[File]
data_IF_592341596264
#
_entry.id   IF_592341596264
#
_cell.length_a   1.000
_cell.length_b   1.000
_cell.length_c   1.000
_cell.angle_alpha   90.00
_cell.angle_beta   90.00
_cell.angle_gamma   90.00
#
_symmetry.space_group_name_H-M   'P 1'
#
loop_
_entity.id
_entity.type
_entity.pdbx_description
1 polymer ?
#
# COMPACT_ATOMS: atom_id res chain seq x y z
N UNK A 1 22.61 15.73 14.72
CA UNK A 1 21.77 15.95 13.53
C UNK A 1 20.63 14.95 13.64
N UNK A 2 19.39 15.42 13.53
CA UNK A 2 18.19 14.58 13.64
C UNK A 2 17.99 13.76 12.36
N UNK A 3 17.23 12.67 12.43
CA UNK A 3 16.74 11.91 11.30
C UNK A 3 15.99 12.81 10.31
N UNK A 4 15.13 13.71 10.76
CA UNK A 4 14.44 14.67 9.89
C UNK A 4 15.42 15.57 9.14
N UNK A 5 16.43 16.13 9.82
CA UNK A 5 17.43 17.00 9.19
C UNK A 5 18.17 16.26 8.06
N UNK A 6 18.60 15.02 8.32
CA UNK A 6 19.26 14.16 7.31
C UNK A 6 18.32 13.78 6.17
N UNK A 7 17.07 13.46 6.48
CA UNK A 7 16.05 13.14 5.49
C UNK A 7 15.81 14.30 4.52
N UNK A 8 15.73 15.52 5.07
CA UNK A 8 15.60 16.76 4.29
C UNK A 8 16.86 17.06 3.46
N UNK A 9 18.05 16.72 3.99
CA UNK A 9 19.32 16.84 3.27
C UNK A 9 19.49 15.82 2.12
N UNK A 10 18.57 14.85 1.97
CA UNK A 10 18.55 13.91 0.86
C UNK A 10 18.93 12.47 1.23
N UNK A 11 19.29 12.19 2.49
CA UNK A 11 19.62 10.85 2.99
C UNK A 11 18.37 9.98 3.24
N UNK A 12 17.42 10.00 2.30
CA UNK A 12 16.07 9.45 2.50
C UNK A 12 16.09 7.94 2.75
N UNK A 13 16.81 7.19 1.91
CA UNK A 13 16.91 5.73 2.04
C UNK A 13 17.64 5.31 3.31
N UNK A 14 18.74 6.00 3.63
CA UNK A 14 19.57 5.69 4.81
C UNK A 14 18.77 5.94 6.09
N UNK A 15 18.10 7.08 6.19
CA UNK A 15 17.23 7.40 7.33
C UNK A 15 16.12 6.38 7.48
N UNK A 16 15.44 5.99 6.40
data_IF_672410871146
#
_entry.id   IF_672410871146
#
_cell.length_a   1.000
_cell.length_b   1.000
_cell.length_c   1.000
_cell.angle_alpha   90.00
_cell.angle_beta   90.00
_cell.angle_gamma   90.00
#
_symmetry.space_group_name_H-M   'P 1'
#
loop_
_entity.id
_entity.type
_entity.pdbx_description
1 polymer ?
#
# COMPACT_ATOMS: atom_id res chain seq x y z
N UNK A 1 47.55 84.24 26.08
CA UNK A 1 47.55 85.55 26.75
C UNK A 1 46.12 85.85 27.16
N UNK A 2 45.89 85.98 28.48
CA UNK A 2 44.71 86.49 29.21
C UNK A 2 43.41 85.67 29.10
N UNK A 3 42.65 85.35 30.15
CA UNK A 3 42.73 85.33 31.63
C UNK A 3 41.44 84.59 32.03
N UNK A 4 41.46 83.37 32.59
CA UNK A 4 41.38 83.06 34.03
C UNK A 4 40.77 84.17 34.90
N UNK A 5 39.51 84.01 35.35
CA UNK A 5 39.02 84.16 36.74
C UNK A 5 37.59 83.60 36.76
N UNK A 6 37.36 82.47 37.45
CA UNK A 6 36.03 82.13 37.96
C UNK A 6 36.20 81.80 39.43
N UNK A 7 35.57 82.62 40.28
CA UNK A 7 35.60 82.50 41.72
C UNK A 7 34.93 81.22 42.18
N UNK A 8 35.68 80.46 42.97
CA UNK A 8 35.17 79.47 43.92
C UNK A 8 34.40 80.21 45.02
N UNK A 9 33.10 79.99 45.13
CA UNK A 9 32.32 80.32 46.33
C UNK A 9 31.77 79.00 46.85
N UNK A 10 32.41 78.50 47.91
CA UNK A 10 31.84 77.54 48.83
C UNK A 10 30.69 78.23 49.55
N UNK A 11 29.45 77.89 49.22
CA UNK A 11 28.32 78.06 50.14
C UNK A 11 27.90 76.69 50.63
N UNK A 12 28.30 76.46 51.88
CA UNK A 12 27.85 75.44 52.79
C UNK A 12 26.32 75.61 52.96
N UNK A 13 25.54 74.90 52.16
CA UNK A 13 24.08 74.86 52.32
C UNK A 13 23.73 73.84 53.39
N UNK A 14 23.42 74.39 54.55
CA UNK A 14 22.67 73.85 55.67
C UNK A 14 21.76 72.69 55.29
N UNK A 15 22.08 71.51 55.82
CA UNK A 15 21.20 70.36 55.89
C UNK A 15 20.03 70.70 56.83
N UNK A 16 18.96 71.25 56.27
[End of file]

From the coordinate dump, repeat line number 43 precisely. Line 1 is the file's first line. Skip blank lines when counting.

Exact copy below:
CA UNK A 8 15.60 16.76 4.29